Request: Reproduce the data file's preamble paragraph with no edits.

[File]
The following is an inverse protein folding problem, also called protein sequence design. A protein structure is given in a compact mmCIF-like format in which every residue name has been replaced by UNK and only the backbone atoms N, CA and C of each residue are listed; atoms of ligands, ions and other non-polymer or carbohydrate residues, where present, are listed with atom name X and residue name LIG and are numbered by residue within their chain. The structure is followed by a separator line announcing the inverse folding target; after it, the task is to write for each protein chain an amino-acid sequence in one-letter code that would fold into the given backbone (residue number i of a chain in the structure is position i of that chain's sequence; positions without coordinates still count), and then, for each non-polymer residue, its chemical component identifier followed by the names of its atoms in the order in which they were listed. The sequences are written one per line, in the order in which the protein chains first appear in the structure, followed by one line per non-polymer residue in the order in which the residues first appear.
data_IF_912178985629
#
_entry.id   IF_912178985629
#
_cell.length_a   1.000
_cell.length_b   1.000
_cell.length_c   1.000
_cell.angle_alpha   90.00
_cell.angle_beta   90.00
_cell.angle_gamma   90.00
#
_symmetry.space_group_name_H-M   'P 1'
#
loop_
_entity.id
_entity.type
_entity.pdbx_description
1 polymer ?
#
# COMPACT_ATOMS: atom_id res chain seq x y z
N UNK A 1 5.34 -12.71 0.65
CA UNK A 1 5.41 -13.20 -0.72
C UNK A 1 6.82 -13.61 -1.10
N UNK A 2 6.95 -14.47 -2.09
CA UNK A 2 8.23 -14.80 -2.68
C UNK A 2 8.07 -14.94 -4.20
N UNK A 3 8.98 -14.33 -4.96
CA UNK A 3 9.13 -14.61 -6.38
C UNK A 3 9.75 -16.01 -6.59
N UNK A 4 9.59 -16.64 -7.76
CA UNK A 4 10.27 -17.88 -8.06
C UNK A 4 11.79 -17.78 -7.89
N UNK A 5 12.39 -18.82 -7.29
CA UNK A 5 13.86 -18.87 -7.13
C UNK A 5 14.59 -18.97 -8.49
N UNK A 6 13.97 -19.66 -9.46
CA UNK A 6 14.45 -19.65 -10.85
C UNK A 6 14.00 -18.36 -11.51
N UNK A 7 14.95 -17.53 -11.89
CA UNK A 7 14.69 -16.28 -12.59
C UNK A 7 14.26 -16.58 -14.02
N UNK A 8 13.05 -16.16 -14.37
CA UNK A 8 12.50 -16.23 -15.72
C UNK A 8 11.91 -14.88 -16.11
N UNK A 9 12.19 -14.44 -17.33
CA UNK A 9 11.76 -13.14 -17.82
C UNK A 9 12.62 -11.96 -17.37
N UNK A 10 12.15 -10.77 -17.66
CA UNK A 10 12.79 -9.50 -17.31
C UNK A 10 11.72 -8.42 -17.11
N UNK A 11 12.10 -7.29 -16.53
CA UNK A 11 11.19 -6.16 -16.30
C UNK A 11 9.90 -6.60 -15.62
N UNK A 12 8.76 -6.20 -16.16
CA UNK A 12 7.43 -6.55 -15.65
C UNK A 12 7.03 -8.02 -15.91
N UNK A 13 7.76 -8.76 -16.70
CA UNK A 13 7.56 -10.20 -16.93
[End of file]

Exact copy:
The following is an inverse protein folding problem, also called protein sequence design. A protein structure is given in a compact mmCIF-like format in which every residue name has been replaced by UNK and only the backbone atoms N, CA and C of each residue are listed; atoms of ligands, ions and other non-polymer or carbohydrate residues, where present, are listed with atom name X and residue name LIG and are numbered by residue within their chain. The structure is followed by a separator line announcing the inverse folding target; after it, the task is to write for each protein chain an amino-acid sequence in one-letter code that would fold into the given backbone (residue number i of a chain in the structure is position i of that chain's sequence; positions without coordinates still count), and then, for each non-polymer residue, its chemical component identifier followed by the names of its atoms in the order in which they were listed. The sequences are written one per line, in the order in which the protein chains first appear in the structure, followed by one line per non-polymer residue in the order in which the residues first appear.